5. Lightweight jacket
If you’re travelling somewhere with a cooler climate, you’ll probably need to take a jacket. But most jackets are bulky and can take up a lot of space.
Of course, if you’re travelling to somewhere like Canada or Siberia in winter, you will really need a good jacket – that’s not negotiable. But for everywhere else, a compact, lightweight jacket that can fit into a small bag could be ideal.
You can get a great lightweight down jacket from a store like Kathmandu in Australia. But I’ve been very happy with the cheap Ultra Light Down jacket I got from UNIQLO a few years ago. It even comes with its own storage bag that you can stuff the jacket into like a sleeping bag, to really minimise the amount of space taken up in your luggage.
6. Noise-cancelling headphones
You don’t need noise-cancelling headphones… until you do! These are ideal for blocking out background noise on flights (including both the sound of the engines and other passengers – especially crying babies!).
If you’ll be regularly working in co-working spaces, coffee shops or hostels while you’re travelling, they are also an easy way to block out background noise, helping you to concentrate. The more expensive noise-cancelling headphones, such as Apple AirPods or Bose QuietComfort headphones, also produce excellent sound quality making them a great all-round headphone.
While I personally wouldn’t travel without my Bose QC-35s, which do come in a handy travel case, you may prefer a less bulky in-ear headphone option if you’re trying to pack light.
These days, many headphones are wireless and connect via bluetooth, rather than a cable that you plug into your electronic device. While bluetooth headphones are generally more convenient, they aren’t necessarily compatible with most aircraft headphone jacks. So if you have bluetooth headphones and you’ll be flying a lot, consider investing in a wireless aircraft bluetooth adaptor such as AirFly Pro.
Noise-cancelling headphones are great if you want to listen to music while blocking out background noise. But if you’re just trying to sleep, good old-fashioned earplugs will do the job.
When (trying to) sleep on planes or overnight train journeys, earplugs are a must. They can also block out the sound of snoring roommates and people coming and going during the night when sleeping in a hostel dorm room. Even if you’re staying in a hotel or apartment, earplugs can help to block out street noise.
An eye shade can also help with sleeping while on transport or in hostel dorms with artificial light around.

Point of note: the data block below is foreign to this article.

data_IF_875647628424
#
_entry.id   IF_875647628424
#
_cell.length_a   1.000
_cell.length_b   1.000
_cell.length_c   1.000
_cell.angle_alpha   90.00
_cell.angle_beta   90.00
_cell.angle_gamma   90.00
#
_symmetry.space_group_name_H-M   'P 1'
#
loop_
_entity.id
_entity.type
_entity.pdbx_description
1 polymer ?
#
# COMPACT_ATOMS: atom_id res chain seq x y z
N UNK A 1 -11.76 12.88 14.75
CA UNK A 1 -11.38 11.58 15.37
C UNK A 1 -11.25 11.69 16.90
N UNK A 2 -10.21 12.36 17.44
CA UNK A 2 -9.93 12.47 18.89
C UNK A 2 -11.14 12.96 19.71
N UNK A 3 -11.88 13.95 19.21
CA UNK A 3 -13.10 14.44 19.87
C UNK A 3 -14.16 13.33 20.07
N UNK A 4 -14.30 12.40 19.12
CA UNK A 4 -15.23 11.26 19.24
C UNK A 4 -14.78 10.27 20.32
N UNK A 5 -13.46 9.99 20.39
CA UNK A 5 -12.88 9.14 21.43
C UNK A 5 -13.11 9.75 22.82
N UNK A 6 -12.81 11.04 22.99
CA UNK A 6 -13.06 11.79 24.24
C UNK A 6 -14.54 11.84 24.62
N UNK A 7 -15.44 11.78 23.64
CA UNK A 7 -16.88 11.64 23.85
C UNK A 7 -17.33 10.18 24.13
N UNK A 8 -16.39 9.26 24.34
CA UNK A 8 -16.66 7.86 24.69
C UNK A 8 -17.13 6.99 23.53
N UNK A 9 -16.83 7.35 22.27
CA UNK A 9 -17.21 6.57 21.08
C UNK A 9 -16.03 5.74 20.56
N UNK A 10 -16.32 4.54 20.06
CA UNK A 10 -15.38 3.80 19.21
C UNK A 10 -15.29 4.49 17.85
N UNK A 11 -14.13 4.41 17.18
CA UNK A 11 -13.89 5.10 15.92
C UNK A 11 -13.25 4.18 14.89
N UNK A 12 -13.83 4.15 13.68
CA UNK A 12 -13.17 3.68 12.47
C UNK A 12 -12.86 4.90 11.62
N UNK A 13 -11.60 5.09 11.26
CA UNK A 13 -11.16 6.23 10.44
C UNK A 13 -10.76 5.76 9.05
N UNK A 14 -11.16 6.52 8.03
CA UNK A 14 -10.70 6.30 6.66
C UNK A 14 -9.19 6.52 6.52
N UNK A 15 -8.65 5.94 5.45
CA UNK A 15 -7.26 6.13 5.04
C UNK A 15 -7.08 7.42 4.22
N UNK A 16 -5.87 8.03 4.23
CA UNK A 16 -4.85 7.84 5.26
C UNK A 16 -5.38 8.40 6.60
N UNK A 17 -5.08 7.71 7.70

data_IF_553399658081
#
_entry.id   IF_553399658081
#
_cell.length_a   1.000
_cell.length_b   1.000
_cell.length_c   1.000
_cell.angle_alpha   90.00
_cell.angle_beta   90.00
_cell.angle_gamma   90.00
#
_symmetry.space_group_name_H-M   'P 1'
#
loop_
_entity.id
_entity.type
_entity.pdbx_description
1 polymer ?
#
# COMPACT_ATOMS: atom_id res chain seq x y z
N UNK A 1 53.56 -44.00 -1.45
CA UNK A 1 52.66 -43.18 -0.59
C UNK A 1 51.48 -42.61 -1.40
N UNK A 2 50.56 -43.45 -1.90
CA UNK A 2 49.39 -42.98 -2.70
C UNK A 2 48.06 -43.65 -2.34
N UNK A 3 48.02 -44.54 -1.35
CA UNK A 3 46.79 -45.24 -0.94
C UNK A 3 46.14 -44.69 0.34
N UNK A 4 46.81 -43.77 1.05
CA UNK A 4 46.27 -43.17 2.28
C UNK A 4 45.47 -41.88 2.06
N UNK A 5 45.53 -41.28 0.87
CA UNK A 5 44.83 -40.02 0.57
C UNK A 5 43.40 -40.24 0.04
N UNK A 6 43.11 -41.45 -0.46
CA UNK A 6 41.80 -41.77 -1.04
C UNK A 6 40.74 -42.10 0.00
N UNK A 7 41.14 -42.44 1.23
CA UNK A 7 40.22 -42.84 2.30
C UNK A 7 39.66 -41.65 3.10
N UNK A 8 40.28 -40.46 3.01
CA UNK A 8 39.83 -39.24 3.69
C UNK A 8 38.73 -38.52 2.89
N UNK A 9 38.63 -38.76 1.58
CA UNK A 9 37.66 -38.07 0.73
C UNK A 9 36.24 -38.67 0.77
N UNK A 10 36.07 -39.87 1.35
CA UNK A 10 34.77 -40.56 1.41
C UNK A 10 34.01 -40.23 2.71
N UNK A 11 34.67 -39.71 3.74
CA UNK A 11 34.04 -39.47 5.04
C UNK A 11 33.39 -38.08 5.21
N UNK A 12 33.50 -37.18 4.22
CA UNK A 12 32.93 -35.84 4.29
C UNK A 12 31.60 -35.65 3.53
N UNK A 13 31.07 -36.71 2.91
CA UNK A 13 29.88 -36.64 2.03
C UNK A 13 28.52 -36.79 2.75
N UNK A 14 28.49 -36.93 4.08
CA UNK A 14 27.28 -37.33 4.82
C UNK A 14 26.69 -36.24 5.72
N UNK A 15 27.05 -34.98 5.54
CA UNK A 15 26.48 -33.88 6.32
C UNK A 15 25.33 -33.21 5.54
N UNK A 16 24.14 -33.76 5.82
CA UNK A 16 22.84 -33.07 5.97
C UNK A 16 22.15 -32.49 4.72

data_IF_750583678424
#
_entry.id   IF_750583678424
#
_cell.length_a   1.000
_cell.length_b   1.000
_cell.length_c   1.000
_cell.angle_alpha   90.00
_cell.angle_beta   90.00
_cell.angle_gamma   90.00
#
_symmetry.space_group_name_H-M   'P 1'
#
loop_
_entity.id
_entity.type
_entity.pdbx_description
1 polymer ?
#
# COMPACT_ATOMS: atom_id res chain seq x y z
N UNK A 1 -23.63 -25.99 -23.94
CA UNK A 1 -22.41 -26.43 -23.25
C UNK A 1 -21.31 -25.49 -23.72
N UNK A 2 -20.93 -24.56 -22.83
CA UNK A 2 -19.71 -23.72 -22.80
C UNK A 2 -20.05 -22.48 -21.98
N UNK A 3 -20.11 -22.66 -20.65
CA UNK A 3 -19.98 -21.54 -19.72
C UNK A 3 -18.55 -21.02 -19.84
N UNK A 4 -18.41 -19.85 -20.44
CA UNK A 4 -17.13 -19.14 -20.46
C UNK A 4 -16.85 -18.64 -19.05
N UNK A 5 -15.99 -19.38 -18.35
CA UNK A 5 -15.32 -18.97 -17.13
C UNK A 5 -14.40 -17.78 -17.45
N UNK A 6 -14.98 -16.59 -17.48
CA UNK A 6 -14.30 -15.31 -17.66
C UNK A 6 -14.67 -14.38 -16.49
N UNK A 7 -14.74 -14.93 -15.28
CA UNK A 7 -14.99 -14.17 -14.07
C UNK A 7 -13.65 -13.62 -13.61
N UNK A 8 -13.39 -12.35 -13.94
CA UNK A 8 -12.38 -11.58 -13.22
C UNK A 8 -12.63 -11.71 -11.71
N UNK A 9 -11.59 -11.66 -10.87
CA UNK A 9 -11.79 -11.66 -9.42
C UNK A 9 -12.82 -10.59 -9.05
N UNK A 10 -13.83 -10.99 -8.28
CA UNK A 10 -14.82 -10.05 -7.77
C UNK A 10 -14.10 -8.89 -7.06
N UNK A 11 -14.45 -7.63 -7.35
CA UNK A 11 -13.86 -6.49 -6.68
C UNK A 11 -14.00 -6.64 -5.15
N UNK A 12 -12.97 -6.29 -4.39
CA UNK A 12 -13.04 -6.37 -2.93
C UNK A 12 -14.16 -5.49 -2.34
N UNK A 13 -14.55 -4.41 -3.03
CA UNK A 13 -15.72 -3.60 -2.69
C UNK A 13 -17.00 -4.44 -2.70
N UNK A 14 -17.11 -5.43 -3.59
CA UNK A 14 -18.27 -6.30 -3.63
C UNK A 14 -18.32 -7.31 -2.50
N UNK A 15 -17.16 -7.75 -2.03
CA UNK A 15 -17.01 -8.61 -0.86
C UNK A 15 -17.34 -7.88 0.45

Again, this may seem really obvious… but I cannot tell you how many people have asked me to borrow a pen while travelling!
You will need pens all the time for things like filling out forms at airports, checking into hotels, and even little things like adding a tip to restaurant bills (in countries where this is standard practice).
9. Portable bluetooth speaker
Portable speakers are great if you want to stream music from your own device while on the go – for example, at the beach, at a party, in a hotel room or even just at home.
I travel almost everywhere with my compact Bose SoundLink Micro Bluetooth speaker, which has great audio quality and works pretty much anywhere. It’s even waterproof, so it works in the shower!
10. Choose a good backpack
Finally, a good backpack makes all the difference when you’re… well, backpacking.
There are many different types of backpacks. You might be looking for a large rucksack that you can carry all your belongings in, or perhaps a “rollaboard” suitcase that you can wheel around but will fit into the overhead lockers on planes – allowing you to travel with hand luggage only (or “HLO”).
There are lots of great backpacks out there – some more expensive than others. If you don’t mind spending a little more on a quality product, companies like Nomatic and Kathmandu sell excellent bags designed for travellers.
But in all honesty, my cheap High Sierra laptop backpack from Strandbags has served me extremely well over the years. It’s comfortable to wear and fits a lot of stuff, while itself easily fitting into overhead lockers on planes. It has lots of small compartments, two drink bottle holders and a dedicated space for a laptop computer. My backpack has also been surprisingly durable – it’s still in great condition after five years of constant use!